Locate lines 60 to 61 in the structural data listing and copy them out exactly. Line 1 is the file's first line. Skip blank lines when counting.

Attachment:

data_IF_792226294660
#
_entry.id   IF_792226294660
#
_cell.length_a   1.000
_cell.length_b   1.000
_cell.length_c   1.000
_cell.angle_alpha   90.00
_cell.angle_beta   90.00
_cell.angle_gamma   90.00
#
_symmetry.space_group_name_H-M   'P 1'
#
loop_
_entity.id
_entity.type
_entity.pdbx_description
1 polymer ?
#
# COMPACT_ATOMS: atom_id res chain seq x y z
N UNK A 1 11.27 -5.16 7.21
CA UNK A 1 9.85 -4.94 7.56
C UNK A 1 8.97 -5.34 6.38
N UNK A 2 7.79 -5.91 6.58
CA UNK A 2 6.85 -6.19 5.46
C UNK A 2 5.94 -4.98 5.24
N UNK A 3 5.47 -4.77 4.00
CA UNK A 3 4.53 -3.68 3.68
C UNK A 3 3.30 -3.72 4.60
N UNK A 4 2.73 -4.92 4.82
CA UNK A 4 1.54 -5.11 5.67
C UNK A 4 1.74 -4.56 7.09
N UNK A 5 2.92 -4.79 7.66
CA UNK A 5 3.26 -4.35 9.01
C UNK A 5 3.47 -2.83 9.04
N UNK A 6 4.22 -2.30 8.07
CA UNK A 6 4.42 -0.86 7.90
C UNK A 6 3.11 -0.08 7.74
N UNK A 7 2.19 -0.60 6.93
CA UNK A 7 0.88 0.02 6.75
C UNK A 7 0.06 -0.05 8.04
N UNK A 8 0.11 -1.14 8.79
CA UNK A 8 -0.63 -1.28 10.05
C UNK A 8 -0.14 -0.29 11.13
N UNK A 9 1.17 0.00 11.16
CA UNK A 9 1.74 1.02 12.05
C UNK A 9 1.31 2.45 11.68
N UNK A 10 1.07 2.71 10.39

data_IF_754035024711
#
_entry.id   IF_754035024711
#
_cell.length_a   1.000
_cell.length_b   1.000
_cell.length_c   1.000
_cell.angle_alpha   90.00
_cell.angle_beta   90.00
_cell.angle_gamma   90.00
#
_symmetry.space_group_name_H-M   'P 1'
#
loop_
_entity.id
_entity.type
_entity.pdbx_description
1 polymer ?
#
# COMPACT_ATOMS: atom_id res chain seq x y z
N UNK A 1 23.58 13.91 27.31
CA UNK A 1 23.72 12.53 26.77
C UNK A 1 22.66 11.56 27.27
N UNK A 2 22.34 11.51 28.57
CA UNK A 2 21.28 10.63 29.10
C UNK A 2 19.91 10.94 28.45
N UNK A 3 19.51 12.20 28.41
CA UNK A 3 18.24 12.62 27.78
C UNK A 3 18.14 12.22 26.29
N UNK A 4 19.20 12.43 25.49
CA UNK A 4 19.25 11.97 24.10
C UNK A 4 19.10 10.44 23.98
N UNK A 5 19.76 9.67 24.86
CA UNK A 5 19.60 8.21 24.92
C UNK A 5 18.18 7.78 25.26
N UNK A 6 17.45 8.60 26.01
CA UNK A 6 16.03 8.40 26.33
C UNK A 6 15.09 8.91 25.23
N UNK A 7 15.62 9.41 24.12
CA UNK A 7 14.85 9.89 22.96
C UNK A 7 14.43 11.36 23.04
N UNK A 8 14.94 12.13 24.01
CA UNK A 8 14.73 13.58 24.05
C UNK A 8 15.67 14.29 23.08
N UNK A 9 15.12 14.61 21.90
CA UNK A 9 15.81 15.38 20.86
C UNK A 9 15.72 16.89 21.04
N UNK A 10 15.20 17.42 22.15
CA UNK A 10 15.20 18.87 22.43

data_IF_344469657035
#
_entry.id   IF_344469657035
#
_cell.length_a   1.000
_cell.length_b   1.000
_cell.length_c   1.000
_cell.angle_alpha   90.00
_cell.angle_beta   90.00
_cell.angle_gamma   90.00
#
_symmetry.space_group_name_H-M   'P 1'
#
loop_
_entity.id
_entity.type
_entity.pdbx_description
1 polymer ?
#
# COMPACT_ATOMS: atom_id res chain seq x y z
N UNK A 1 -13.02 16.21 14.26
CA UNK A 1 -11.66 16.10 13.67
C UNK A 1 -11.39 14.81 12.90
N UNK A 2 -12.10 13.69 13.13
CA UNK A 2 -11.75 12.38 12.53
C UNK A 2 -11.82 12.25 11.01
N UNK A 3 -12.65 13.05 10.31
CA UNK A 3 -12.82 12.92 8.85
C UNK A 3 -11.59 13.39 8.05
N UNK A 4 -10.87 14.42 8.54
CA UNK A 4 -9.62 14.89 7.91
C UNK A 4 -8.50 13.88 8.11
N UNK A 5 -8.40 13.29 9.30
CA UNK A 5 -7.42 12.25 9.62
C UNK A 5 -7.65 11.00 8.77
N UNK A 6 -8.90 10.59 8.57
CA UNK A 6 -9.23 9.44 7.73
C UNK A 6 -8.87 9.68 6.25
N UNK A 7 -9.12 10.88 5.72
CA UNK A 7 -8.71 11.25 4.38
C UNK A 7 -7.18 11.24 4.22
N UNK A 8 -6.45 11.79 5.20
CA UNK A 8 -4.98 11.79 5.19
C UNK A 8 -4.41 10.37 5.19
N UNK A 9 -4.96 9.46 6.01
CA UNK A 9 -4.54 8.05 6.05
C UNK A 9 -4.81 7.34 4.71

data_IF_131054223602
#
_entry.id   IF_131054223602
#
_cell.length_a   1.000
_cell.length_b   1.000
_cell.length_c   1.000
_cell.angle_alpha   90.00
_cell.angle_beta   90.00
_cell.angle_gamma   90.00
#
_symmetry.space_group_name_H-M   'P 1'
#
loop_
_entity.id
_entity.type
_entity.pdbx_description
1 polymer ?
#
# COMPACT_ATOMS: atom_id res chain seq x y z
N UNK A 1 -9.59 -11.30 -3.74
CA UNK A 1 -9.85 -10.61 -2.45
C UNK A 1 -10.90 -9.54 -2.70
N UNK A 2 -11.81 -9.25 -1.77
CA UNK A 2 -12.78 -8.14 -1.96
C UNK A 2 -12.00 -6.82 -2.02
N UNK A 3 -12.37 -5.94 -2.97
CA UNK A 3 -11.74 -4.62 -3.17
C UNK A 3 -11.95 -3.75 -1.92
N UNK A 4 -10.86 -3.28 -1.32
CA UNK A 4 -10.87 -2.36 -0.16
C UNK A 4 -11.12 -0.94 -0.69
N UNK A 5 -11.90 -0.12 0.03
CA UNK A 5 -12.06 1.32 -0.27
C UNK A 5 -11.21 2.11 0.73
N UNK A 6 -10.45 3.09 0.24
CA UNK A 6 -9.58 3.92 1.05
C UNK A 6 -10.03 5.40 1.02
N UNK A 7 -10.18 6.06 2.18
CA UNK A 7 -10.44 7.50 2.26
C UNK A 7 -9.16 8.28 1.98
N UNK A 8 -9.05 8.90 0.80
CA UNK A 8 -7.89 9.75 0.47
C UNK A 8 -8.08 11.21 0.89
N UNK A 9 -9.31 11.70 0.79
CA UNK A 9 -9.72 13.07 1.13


_symmetry.space_group_name_H-M   'P 1'
#